Astex Pharmaceuticals said it may license out its Phase II-stage anticancer candidate amuvatinib (MP-470), but the announcement of suboptimal data from an ongoing Phase II trial means the firm isn’t going to put any more effort into continuing development of the drug in-house.

Amuvatinib is a small molecule multi-targeted tyrosine kinase inhibitor designed to inhibit mutant c-KIT and PDGFalpha, and disrupt DNA repair through what is likely to be a Rad51-based mechanism. The reported Phase II Escape study was evaluating amuvatinib in combination with platinum (etoposide) therapy in patients with small cell lung cancer.

The Simon 2-stage trial design had as its primary object in stage 1 of excluding the statistical probability with 90% confidence that adding amuvatinib to platinum therapy resulted in a less than 10% response rate in platinum-refactory small-cell lung cancer patients. However, while a number of patients on combination therapy demonstrated stable disease, the response evaluation by RECIST criteria showed a 9.5% response rate (two partial responses in the 21 evaluable patients in the first stage).

“While some clincial activity was observed, the Escape study response rate in stage 1 fell short of fully meeting our prespecified primary endpoint,” states Mohammad Azab, M.D., Astex’ CMO. “Consistent with our corporate strategy to move into advanced clinical stages only those agents that meet our prespecified primary endpoints in the clinical proof-of-concept stage, we decided to discontinue the internal development of this program.”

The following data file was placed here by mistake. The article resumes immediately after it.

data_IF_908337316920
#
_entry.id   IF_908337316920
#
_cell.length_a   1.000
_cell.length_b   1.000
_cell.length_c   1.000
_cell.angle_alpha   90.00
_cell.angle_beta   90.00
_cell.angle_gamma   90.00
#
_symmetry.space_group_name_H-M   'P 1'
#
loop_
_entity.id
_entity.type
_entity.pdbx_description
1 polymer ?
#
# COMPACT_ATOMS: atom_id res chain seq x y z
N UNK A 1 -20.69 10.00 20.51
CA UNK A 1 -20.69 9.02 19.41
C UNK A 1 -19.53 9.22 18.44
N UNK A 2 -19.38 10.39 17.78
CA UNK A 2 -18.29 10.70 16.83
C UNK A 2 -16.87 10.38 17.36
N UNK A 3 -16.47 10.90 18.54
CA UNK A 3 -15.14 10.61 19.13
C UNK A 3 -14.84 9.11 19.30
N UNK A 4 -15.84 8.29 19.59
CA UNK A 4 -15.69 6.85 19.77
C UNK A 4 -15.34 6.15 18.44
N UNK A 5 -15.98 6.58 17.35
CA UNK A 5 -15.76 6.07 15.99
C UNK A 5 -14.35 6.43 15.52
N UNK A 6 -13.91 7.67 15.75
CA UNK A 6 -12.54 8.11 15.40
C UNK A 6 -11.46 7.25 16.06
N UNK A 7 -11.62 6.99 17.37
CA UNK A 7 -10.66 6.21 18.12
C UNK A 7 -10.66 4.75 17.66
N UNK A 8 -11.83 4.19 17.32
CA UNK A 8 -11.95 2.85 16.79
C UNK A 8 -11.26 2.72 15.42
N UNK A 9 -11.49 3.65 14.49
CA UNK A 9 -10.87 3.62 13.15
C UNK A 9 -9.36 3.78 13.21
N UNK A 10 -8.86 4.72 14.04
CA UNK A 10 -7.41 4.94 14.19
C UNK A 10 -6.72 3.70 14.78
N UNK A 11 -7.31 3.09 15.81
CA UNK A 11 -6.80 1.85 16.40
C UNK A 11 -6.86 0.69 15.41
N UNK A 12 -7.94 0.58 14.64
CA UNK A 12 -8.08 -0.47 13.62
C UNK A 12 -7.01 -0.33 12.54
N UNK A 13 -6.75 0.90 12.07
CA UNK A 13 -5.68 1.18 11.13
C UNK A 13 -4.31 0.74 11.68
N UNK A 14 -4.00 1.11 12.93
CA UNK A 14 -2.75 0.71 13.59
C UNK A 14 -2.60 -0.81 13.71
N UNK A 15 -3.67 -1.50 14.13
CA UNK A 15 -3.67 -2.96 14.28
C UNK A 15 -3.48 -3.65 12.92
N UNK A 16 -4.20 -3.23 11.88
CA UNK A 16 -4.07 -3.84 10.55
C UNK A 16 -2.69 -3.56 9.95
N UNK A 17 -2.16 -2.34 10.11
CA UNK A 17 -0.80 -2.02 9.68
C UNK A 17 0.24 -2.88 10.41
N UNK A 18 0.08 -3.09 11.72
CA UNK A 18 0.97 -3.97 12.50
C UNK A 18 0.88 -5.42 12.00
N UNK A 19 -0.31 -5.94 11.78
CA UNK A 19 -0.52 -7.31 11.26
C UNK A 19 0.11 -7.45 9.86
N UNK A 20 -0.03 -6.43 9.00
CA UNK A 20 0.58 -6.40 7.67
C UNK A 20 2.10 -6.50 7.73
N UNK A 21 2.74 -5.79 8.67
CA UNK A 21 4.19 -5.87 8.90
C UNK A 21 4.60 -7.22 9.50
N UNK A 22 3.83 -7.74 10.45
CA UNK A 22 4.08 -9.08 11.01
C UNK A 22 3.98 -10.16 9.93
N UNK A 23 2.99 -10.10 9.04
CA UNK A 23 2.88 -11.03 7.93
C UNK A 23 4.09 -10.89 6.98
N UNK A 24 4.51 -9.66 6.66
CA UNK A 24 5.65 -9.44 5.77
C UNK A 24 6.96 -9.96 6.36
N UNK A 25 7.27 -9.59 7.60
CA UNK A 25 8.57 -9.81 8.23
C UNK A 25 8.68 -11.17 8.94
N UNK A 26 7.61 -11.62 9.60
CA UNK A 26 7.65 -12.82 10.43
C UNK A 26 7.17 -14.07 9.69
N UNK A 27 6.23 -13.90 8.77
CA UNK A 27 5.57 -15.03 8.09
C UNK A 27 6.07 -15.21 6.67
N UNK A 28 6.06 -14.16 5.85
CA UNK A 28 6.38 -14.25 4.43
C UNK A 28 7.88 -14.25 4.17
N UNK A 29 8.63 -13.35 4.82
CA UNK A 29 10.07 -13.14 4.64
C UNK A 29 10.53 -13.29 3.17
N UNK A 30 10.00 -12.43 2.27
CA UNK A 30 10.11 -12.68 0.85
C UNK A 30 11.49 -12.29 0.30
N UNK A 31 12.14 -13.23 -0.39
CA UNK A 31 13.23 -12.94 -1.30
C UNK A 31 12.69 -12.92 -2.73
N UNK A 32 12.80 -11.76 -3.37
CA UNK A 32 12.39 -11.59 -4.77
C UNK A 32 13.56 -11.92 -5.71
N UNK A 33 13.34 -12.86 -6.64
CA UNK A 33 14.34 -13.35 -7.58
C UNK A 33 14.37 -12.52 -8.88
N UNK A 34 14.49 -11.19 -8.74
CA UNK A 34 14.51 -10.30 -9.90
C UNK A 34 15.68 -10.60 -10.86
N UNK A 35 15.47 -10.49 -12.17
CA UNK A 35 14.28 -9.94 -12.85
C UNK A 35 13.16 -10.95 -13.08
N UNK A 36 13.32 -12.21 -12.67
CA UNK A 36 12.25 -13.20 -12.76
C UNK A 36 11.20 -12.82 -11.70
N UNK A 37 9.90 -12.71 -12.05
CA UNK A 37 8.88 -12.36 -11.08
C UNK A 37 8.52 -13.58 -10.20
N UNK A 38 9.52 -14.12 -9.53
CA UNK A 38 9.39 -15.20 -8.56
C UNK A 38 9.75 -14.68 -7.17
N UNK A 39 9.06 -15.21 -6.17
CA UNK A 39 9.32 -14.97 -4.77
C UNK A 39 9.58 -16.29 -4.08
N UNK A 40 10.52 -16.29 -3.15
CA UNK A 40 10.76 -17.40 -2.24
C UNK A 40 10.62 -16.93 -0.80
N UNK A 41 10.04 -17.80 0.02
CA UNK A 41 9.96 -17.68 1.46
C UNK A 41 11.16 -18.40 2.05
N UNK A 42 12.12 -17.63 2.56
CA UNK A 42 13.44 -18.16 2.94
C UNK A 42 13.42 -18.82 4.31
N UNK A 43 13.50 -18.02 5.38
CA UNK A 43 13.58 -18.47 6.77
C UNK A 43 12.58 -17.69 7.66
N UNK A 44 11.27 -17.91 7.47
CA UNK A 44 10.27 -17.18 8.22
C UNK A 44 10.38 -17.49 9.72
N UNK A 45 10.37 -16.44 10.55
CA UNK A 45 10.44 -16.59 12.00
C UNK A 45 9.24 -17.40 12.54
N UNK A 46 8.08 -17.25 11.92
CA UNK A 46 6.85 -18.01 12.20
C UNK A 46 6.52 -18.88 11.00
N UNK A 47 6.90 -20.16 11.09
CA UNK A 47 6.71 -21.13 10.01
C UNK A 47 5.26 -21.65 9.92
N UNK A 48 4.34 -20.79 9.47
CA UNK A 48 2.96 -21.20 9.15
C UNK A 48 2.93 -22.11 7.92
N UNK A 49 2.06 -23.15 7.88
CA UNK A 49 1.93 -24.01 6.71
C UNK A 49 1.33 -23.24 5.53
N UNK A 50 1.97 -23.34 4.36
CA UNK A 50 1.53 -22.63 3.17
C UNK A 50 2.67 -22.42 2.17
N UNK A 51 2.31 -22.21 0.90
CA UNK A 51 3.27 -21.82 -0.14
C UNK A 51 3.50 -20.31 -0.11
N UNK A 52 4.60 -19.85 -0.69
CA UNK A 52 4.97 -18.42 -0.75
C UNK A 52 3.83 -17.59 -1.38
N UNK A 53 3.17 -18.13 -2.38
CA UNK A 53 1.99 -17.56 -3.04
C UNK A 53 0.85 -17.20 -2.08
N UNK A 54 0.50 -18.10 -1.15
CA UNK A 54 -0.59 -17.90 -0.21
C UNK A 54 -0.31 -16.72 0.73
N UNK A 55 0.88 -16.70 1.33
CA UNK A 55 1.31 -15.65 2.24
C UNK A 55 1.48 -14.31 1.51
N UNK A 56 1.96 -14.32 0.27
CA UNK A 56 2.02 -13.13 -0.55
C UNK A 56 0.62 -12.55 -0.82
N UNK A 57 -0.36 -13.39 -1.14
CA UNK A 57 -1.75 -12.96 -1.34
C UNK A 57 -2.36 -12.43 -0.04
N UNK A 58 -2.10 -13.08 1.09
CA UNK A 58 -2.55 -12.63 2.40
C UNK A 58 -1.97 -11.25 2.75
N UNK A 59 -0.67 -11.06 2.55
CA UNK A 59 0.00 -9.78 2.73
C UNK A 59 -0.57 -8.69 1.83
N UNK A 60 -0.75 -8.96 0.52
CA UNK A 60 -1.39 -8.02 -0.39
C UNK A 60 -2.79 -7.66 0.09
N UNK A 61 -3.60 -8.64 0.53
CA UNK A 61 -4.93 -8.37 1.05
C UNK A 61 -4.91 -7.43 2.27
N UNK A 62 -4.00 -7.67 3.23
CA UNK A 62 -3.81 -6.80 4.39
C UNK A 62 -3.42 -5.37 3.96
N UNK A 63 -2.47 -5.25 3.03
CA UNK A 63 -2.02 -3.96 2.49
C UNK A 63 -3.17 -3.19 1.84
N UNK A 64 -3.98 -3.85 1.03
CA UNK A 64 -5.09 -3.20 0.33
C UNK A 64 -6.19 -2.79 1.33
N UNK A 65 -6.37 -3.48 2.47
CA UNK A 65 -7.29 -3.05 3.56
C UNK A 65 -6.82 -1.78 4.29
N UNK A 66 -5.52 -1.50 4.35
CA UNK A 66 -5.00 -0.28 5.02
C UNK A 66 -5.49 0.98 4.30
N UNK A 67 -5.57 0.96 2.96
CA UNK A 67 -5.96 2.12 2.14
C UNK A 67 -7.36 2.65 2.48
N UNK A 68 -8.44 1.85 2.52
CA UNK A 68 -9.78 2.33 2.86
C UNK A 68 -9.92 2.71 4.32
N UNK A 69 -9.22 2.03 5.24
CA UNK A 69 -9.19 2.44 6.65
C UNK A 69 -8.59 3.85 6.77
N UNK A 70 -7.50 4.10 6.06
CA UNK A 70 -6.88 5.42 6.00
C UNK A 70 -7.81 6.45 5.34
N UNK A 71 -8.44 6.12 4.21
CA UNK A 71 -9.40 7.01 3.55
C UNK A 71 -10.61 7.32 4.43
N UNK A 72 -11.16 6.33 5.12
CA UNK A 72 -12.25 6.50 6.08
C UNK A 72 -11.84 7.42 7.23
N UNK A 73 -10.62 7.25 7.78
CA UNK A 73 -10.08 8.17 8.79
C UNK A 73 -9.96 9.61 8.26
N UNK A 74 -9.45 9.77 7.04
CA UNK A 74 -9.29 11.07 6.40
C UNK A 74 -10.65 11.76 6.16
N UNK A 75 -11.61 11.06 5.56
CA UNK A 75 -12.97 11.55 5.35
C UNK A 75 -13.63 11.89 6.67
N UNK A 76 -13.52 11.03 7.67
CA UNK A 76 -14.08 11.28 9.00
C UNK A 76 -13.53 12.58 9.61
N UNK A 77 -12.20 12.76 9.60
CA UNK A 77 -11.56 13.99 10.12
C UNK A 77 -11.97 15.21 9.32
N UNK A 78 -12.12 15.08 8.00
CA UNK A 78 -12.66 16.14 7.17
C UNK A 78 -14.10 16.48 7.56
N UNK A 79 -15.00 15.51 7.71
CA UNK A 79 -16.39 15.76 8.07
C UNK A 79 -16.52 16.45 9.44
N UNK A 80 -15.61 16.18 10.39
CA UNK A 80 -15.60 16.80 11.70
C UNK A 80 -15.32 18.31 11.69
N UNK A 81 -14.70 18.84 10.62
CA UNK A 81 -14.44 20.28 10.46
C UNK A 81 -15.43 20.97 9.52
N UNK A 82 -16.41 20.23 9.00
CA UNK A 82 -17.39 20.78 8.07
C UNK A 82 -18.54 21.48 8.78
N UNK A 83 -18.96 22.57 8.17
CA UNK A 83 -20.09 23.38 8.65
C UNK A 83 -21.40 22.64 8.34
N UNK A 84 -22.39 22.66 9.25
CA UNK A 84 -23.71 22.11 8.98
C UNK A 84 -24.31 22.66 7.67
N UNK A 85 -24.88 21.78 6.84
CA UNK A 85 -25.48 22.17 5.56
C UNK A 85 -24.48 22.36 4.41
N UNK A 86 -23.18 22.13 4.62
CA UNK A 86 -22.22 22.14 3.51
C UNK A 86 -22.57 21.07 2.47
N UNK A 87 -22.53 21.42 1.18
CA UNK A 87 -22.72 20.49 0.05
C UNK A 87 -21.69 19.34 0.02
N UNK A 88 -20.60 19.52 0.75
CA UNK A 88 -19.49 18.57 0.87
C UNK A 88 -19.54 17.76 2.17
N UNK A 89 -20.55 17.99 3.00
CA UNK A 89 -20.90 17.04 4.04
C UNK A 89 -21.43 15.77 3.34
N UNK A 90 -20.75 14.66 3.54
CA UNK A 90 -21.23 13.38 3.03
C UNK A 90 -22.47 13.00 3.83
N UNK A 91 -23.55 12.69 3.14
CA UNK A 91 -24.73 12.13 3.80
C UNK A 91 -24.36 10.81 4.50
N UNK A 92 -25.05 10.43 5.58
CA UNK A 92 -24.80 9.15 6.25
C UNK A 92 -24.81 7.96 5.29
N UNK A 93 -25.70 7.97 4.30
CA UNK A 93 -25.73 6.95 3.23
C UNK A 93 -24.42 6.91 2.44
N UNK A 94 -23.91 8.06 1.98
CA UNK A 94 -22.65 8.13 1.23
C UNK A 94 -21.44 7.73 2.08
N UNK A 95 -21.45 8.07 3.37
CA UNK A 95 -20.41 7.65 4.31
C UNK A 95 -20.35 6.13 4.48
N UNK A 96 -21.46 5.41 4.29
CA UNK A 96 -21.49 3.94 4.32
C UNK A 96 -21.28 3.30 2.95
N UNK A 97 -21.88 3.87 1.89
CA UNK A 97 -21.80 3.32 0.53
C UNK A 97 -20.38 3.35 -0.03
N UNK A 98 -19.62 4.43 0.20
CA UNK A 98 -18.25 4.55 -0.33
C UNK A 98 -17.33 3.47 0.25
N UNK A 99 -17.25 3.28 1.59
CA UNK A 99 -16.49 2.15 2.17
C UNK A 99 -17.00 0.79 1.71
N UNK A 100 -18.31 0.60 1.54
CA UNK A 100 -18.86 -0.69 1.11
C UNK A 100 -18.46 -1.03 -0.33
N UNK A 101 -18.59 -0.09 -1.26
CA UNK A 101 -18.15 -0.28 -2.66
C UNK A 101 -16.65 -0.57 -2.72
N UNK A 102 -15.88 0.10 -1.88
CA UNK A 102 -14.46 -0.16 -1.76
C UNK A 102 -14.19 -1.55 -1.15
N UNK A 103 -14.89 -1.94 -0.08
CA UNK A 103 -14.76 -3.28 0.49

The firm notes that in a previously completed Phase Ib trial combining amuvatinib with carbopaltin and etoposide, responses were observed in patients with a range of tumor types including small-cell lung and neuroendocrine tumors.

Astex is exploiting its fragment-based drug discovery platform Pyramid™ to identify and develop small molecule drugs, primarily against cancer. The platform combines biophysical techniques including X-ray crystallography, nuclear magnetic resonance spectroscopy, and calorimetry, with fragment library design and computational methodologies.

The firm’s marketed drug Dacogen (decitabine) is a DNA hypermethylating agent approved in the U.S. and over 30 markets worldwide for the treatment of myelodysplastic syndromes. Dacogen is partnered with Eisai in North America, and Janssen-Cilag and affiliates in all other global territories. Regulatory filing for the drug as a treatment for acute myelogenous leukemia is under review in the EU. Astex’ in-house and partnered pipeline includes clinical-stage compounds against a range of cancer types.

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